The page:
back to article If you want an example of how user concerns do not drive software development, check out this Google-backed API

A nascent web API called getInstalledRelatedApps offers a glimpse of why online privacy remains such an uncertain proposition. In development since 2015, Google has been experimenting with the API since the release of Chrome 59 in 2017. As its name suggests, it is designed to let web apps and sites determine whether a …

  1. NetBlackOps Bronze badge

    Hey another reason, despite how hard it is on my tablets, Chrome is forcibly removed. How many ways can I fingerprint (montize) you? Let me count the ways!

    1. big_D Silver badge

      My first thought, on the first line of the story was - wohoo, yet another way to fingerprint users...

      When the first thing that somebody can see, when looking at the name of an API call is "oh, it is for fingerprinting", you know that you are onto a loser.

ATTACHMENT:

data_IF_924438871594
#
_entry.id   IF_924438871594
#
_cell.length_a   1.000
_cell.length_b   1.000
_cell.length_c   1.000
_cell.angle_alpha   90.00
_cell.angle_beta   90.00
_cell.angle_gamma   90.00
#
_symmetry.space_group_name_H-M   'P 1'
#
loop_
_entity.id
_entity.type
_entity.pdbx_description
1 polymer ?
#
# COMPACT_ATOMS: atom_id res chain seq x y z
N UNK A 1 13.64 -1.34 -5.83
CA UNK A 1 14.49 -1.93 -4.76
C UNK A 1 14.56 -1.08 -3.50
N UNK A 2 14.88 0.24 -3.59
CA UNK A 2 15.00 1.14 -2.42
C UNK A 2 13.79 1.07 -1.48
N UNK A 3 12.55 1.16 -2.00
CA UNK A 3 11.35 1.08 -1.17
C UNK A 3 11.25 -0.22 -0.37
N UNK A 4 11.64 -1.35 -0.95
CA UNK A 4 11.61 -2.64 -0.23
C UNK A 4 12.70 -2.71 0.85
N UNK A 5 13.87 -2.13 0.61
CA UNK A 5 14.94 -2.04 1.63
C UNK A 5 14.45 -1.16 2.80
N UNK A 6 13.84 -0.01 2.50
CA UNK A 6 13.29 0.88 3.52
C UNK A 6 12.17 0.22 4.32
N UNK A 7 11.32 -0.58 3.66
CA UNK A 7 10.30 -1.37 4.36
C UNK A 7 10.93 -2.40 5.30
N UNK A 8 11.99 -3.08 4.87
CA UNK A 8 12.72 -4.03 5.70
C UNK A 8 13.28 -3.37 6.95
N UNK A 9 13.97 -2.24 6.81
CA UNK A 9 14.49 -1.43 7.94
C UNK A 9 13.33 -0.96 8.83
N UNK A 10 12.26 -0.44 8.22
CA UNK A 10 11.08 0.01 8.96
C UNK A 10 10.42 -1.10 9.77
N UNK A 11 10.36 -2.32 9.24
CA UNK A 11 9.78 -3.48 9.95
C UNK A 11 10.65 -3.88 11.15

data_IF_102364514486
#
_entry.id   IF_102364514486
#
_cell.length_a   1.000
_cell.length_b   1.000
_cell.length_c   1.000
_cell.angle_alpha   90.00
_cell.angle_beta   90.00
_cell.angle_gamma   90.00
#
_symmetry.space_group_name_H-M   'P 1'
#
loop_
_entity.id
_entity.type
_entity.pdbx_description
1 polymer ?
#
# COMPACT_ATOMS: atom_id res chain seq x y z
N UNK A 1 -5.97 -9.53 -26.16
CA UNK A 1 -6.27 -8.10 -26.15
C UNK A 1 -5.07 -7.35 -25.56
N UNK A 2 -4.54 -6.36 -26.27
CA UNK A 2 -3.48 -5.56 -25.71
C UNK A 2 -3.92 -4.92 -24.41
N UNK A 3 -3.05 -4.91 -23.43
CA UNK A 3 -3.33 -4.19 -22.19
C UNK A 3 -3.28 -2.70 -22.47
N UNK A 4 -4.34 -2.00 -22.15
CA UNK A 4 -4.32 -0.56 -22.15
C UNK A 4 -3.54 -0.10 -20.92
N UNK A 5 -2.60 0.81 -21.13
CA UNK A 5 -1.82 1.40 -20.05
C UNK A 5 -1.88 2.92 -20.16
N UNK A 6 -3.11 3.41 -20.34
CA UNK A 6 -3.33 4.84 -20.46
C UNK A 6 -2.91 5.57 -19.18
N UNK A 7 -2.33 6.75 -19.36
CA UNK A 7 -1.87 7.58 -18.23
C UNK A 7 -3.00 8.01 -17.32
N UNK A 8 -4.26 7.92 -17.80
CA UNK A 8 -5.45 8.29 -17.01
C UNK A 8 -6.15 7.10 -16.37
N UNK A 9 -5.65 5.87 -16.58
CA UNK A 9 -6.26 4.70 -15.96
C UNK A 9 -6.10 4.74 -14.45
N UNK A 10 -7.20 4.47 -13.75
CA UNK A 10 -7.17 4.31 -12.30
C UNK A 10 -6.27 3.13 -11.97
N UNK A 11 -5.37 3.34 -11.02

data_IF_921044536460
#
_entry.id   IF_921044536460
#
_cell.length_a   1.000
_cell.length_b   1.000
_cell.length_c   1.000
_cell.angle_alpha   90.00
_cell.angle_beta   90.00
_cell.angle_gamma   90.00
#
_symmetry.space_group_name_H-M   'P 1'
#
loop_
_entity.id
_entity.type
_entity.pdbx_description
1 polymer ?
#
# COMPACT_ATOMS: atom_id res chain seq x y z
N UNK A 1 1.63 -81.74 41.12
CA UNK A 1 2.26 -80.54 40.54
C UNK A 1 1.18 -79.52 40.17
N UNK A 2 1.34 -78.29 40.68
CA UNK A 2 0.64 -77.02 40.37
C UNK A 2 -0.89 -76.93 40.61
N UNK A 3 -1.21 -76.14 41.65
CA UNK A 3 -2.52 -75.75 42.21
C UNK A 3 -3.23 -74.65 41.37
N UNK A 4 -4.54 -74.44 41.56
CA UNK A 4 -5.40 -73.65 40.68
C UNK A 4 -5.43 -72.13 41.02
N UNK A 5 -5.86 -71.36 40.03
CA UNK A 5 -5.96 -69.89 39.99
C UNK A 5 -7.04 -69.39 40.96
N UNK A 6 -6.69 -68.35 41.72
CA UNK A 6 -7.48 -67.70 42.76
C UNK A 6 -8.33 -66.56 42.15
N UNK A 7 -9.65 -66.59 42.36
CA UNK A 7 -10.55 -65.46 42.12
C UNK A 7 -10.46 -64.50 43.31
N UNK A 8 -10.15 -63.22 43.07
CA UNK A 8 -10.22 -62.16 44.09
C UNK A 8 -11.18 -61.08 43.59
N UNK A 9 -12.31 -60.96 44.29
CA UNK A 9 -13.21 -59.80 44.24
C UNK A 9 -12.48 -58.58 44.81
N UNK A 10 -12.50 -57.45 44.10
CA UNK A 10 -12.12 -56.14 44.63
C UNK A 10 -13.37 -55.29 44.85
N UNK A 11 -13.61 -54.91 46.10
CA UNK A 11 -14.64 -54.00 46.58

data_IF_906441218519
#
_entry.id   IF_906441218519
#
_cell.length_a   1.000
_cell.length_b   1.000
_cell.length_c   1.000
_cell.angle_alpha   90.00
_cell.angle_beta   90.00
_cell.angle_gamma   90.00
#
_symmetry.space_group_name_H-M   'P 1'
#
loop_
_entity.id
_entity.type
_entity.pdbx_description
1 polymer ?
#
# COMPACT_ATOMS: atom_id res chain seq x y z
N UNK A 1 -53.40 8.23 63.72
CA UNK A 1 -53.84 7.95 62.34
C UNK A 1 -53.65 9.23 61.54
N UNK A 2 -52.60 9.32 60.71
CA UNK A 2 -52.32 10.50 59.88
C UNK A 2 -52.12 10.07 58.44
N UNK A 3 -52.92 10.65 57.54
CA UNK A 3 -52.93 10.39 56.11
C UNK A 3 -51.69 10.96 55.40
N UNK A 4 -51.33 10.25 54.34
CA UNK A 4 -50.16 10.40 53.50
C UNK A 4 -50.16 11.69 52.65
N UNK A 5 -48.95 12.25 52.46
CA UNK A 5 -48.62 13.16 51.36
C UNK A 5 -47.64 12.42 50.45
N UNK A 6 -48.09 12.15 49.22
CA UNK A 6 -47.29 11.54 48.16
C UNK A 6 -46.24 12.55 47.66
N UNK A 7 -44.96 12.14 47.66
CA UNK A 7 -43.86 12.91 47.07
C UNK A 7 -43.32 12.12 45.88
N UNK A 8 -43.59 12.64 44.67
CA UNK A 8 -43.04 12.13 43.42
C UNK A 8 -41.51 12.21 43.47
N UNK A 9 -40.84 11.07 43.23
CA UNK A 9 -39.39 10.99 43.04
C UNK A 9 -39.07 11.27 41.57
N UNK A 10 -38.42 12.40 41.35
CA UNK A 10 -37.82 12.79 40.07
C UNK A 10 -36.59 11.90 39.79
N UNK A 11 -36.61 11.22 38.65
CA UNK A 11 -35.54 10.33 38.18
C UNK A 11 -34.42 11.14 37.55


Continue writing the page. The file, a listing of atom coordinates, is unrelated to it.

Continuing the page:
2. Mephistro Silver badge
    Flame

    No Chrome,...

    ... no problem!

    1. yoganmahew

      Re: No Chrome,...

      Well, do note that Chromium have committed to enabling the feature...

    2. Claverhouse Silver badge

      Re: No Chrome,...

      Renouncing Chrome may be good, but there's an incredible dearth of desktop browsers.

      After 3 decades or so, when there should be dozens, if not hundreds, competition has whittled them down to 4 Majors, including Chrome and Firefox, and a handful of others based on Chrome or Firefox.

      .

      If the Majors just get less usable, actually declining; the other each have different faults and look as fugly as the Majors, all exactly indistinguishable in a repulsively 'CLEAN', minimalist, Fat Slab display.

      1. katrinab Silver badge
        Unhappy

        Re: No Chrome,...

        There's basically two now

        The Konqueror/Web Kit (Safari)/Chromium family

        The Geko family (Firefox)

        Microsoft is moving to Chromium. Opera already has.

      2. overunder Silver badge

        Re: No Chrome,...

        "... when there should be dozens, if not hundreds,"